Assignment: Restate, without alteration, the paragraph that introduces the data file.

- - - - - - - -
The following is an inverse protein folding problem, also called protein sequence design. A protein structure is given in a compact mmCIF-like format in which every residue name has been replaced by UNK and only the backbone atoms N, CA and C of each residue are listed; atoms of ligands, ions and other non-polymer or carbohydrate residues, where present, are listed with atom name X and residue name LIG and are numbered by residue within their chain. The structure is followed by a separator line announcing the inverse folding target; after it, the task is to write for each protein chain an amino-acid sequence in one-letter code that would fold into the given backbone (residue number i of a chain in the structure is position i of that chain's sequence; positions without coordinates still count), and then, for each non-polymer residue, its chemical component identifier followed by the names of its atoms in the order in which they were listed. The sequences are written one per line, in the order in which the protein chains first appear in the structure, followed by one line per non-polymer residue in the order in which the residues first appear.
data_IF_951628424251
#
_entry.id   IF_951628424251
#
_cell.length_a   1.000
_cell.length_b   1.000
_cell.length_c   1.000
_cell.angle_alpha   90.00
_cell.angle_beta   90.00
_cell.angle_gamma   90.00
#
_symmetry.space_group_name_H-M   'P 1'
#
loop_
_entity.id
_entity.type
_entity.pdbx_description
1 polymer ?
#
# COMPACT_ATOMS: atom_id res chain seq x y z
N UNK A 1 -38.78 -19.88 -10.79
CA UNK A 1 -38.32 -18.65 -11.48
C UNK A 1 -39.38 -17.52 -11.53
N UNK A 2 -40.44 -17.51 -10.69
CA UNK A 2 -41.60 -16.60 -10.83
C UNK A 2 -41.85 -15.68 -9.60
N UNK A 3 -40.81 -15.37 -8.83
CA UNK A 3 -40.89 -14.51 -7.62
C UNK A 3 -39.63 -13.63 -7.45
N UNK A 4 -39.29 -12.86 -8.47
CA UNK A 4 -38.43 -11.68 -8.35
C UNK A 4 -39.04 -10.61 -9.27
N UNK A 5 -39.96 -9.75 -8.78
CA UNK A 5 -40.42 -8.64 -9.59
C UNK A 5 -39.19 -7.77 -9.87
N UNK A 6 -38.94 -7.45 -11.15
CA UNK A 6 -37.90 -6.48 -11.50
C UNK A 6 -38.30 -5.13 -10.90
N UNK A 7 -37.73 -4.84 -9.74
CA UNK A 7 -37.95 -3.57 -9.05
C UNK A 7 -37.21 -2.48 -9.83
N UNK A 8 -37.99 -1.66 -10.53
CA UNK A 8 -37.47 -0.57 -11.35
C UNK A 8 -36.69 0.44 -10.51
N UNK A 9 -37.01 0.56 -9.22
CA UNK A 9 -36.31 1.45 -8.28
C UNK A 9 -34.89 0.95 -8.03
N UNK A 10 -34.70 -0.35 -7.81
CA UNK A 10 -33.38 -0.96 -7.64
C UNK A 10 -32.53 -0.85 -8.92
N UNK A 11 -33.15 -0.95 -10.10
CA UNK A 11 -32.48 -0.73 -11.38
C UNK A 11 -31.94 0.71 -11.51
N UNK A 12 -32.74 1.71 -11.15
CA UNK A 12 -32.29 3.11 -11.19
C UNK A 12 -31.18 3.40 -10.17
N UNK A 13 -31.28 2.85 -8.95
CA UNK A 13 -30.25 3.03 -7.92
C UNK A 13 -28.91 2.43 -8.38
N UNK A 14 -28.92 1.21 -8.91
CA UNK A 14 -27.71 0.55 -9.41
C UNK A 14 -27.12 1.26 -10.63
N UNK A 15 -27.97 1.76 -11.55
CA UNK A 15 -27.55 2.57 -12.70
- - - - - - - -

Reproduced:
The following is an inverse protein folding problem, also called protein sequence design. A protein structure is given in a compact mmCIF-like format in which every residue name has been replaced by UNK and only the backbone atoms N, CA and C of each residue are listed; atoms of ligands, ions and other non-polymer or carbohydrate residues, where present, are listed with atom name X and residue name LIG and are numbered by residue within their chain. The structure is followed by a separator line announcing the inverse folding target; after it, the task is to write for each protein chain an amino-acid sequence in one-letter code that would fold into the given backbone (residue number i of a chain in the structure is position i of that chain's sequence; positions without coordinates still count), and then, for each non-polymer residue, its chemical component identifier followed by the names of its atoms in the order in which they were listed. The sequences are written one per line, in the order in which the protein chains first appear in the structure, followed by one line per non-polymer residue in the order in which the residues first appear.